• Anesthesiology · Dec 2020

    Meta Analysis

    Ketamine Pharmacokinetics.

    • Jasper Kamp, Erik Olofsen, Thomas K Henthorn, Monique van Velzen, Marieke Niesters, Albert Dahan, and Ketamine Pharmacokinetic Study Group.
    • Anesthesiology. 2020 Dec 1; 133 (6): 1192-1213.

    BackgroundSeveral models describing the pharmacokinetics of ketamine are published with differences in model structure and complexity. A systematic review of the literature was performed, as well as a meta-analysis of pharmacokinetic data and construction of a pharmacokinetic model from raw data sets to qualitatively and quantitatively evaluate existing ketamine pharmacokinetic models and construct a general ketamine pharmacokinetic model.MethodsExtracted pharmacokinetic parameters from the literature (volume of distribution and clearance) were standardized to allow comparison among studies. A meta-analysis was performed on studies that performed a mixed-effect analysis to calculate weighted mean parameter values and a meta-regression analysis to determine the influence of covariates on parameter values. A pharmacokinetic population model derived from a subset of raw data sets was constructed and compared with the meta-analytical analysis.ResultsThe meta-analysis was performed on 18 studies (11 conducted in healthy adults, 3 in adult patients, and 5 in pediatric patients). Weighted mean volume of distribution was 252 l/70 kg (95% CI, 200 to 304 l/70 kg). Weighted mean clearance was 79 l/h (at 70 kg; 95% CI, 69 to 90 l/h at 70 kg). No effect of covariates was observed; simulations showed that models based on venous sampling showed substantially higher context-sensitive half-times than those based on arterial sampling. The pharmacokinetic model created from 14 raw data sets consisted of one central arterial compartment with two peripheral compartments linked to two venous delay compartments. Simulations showed that the output of the raw data pharmacokinetic analysis and the meta-analysis were comparable.ConclusionsA meta-analytical analysis of ketamine pharmacokinetics was successfully completed despite large heterogeneity in study characteristics. Differences in output of the meta-analytical approach and a combined analysis of 14 raw data sets were small, indicative that the meta-analytical approach gives a clinically applicable approximation of ketamine population parameter estimates and may be used when no raw data sets are available.Editor’s PerspectiveCopyright © 2020, the American Society of Anesthesiologists, Inc. All Rights Reserved.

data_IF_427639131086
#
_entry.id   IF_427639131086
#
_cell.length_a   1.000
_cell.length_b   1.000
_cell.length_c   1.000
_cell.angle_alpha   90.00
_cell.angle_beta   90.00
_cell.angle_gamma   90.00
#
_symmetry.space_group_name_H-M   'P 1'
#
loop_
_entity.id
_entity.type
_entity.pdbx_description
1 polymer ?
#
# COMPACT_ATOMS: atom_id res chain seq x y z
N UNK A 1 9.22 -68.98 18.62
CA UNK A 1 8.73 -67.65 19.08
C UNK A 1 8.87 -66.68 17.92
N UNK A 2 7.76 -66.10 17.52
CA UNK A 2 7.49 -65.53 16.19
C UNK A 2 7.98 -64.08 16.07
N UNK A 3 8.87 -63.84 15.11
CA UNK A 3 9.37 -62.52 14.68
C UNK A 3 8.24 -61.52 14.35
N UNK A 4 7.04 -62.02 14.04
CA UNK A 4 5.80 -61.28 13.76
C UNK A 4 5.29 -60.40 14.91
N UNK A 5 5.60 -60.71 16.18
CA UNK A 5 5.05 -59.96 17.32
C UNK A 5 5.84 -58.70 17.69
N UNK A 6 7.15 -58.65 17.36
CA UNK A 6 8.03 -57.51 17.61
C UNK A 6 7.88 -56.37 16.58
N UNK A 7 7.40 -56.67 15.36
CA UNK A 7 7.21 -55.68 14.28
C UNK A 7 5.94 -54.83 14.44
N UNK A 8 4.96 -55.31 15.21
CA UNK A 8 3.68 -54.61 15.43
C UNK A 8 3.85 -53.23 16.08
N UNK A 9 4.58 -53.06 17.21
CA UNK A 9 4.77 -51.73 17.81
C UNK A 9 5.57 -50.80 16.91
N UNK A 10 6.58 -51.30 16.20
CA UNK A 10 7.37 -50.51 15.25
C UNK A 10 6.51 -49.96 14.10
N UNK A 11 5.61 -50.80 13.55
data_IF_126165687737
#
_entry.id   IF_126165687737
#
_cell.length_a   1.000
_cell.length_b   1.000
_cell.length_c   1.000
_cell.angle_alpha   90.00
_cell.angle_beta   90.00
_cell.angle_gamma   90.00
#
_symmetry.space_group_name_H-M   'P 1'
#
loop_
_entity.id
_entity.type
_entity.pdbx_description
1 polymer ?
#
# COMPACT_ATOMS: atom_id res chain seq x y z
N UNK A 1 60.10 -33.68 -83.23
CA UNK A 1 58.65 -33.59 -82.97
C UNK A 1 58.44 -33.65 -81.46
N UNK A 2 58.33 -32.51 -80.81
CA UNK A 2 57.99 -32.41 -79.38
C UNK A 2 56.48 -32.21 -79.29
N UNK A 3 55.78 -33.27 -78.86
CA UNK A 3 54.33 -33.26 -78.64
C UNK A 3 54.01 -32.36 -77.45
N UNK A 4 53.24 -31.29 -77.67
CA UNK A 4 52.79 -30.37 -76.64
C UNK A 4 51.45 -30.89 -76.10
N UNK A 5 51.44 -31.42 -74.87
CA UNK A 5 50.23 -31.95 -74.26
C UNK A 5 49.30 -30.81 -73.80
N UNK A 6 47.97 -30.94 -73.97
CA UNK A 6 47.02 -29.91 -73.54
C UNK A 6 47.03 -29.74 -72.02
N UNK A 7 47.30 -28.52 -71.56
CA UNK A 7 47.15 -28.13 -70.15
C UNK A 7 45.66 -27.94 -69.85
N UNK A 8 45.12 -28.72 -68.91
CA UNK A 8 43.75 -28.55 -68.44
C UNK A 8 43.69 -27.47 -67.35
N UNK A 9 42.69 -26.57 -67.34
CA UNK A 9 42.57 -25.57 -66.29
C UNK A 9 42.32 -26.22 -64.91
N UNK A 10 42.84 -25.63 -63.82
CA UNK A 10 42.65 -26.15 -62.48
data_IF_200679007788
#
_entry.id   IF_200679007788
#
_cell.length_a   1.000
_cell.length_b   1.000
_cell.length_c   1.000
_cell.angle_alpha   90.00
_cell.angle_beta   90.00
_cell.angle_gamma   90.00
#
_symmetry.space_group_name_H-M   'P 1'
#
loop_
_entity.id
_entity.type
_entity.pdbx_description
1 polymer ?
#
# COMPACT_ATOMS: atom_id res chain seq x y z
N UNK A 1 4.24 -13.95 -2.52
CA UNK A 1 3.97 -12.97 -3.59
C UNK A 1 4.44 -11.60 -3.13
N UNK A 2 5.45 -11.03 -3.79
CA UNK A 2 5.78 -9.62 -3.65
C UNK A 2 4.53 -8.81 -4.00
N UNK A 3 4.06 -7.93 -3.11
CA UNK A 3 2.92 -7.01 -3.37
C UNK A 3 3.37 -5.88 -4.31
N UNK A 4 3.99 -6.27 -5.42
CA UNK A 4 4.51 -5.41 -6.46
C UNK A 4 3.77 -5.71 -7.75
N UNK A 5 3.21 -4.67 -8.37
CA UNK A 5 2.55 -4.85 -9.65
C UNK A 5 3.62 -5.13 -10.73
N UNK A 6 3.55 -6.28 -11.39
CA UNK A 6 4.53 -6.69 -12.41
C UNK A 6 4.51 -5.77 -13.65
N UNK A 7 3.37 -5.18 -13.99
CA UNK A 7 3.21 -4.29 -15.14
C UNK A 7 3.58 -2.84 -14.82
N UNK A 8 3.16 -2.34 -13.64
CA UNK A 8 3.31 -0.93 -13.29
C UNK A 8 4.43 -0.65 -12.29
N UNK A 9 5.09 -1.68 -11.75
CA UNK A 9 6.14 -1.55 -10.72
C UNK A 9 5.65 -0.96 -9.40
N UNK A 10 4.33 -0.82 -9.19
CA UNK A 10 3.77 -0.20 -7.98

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    This article appears in the collection: Ketamine.


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